Pathfinder is a series of seven pavilions embedded within historic Fort Canning in Singapore. Pathfinder forms part of Singapore’s 2019 Bicentennial event (marking 200 years since the arrival of Sir Stamford Raffles). Through movement, space and exhibits, Pathfinder invites Singaporeans to explore 700 years of history that critically engage with the shaping of Singaporean identity, now and in the future.
The structure acts as a scaffold for modular attachments such as kinetic wind sails, planters and pools. Such features, which characterise the individual pavilions, were inspired by objects embodying Singapore’s 700 years of maritime heritage. The Emporium of the East showcases trading goods found in Singapore and the surrounding region. Enlarged and reproduced as white 3D-printed objects placed within blue acrylic display boxes, the artefacts are abstracted to distil their respective essences. Through AR technology, visitors scan and interact with the objects.
A kinetic facade mimics ‘sails’ at the House of Maps – a symbol of navigation instrumental in steering the region’s historical destinies. Exhibiting Singapore’s historical flora, the Seed Conservatory features native plants and historically notable species cultivated for economic and ornamental reasons. A curated planting palette further responds to Fort Canning’s history as the site of Singapore’s first botanical garden. As the plants embedded within grow, nature shall gradually envelop and reclaim the pavilions.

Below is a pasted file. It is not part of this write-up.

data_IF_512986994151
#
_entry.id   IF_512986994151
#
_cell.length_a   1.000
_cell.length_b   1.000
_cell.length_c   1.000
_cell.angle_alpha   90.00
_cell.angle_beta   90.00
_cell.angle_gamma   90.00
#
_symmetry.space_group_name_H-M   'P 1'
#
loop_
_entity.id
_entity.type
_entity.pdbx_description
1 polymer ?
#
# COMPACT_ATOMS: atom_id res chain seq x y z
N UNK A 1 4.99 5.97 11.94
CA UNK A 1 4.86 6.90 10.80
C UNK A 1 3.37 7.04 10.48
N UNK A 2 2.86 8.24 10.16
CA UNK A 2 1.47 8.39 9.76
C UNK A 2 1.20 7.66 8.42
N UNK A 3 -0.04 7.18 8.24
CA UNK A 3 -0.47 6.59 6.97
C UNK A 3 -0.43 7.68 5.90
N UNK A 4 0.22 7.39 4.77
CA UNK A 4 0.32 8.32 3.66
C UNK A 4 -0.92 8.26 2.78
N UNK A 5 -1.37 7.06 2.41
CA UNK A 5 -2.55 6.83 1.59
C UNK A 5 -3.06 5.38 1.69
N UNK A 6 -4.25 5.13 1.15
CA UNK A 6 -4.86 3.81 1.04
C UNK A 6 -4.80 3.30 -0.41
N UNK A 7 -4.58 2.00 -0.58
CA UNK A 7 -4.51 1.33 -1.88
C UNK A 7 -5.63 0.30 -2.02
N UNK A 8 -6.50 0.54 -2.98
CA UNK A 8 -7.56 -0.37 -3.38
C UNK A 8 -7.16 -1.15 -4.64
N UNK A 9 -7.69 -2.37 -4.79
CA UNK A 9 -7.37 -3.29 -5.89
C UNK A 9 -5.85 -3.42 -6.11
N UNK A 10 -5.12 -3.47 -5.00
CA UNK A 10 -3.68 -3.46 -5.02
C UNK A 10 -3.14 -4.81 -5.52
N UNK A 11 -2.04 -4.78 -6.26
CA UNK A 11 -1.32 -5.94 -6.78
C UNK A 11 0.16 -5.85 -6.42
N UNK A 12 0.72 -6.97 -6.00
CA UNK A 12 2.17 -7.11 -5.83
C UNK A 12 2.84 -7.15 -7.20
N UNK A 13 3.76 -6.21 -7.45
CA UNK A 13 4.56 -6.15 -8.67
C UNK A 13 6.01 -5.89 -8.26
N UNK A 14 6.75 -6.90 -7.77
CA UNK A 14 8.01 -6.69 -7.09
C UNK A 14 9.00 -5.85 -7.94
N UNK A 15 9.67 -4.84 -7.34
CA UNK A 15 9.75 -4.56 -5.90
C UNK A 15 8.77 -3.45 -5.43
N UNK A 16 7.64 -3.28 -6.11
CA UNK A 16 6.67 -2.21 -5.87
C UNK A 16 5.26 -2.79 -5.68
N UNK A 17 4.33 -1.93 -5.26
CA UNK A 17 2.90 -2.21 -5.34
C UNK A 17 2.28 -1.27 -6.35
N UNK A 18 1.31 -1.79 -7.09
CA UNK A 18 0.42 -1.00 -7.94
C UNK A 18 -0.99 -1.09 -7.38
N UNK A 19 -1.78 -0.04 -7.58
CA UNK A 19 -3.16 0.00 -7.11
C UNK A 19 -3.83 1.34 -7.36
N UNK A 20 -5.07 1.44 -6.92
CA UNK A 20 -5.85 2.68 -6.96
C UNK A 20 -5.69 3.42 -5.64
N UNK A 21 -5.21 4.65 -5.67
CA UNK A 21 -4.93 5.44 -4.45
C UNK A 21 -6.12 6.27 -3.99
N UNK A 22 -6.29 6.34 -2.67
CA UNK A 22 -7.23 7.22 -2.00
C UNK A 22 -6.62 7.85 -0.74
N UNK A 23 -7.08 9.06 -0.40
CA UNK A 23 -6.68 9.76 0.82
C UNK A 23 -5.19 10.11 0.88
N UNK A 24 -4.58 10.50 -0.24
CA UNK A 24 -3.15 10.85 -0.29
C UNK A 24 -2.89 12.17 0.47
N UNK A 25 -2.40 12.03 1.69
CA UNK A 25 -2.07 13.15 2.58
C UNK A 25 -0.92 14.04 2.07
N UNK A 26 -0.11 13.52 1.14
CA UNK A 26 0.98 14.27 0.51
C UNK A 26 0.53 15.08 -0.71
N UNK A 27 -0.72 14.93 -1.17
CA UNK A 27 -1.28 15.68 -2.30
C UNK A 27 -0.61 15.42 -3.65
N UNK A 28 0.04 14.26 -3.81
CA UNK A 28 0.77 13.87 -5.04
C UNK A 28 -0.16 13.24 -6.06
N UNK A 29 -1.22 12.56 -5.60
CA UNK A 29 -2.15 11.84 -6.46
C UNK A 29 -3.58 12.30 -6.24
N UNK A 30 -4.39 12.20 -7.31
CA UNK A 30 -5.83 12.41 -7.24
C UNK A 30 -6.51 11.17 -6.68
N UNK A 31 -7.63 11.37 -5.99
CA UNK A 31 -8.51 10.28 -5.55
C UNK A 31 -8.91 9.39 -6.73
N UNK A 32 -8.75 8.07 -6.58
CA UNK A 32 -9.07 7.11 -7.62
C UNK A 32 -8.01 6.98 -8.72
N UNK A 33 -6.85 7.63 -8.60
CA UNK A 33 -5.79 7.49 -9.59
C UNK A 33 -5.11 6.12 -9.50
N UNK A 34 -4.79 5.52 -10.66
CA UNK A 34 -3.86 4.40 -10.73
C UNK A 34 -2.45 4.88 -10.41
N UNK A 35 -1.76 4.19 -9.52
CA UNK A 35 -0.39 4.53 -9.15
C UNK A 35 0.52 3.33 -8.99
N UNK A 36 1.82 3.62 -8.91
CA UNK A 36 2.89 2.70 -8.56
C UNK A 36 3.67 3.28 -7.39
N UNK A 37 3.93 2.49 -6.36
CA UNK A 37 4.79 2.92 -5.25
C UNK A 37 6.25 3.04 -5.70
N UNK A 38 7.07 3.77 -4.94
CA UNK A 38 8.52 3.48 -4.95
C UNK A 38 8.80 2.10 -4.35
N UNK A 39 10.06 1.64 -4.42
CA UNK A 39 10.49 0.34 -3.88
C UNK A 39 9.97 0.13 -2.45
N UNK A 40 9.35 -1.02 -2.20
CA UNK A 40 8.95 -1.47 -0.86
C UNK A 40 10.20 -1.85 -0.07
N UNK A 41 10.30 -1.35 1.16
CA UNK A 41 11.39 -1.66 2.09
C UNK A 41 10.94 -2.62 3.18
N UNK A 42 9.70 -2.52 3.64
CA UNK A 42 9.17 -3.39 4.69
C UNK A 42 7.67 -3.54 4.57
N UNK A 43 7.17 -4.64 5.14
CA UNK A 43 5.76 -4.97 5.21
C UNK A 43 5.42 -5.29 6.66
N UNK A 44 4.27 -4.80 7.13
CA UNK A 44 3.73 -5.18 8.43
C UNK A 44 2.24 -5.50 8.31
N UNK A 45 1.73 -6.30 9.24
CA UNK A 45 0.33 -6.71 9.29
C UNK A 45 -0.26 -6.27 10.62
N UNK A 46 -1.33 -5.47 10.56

The objective of the Pathfinder experience was to enable the public to discover, at their own pace, Singapore’s ‘place’ in the world across time. The design actively sought to ‘de-museumify’ the experience. Pathfinder is deliberately porous, layering the artefacts onto the historic grounds, and allowing them to be experienced through movement and interaction. The design explored the treatment of ‘site’ as an artefact that grounds the narrative in a powerful but still accessible way.
The grid represents a unit of cartographic measurement, alluding to Singapore’s maritime origin and identity. The pavilions represent a ‘form with no form’, configured along axes derived from a geographical mapping that uncovers Fort Canning and its connection to historically significant locations around Singapore.
Photography: Finbarr Fallon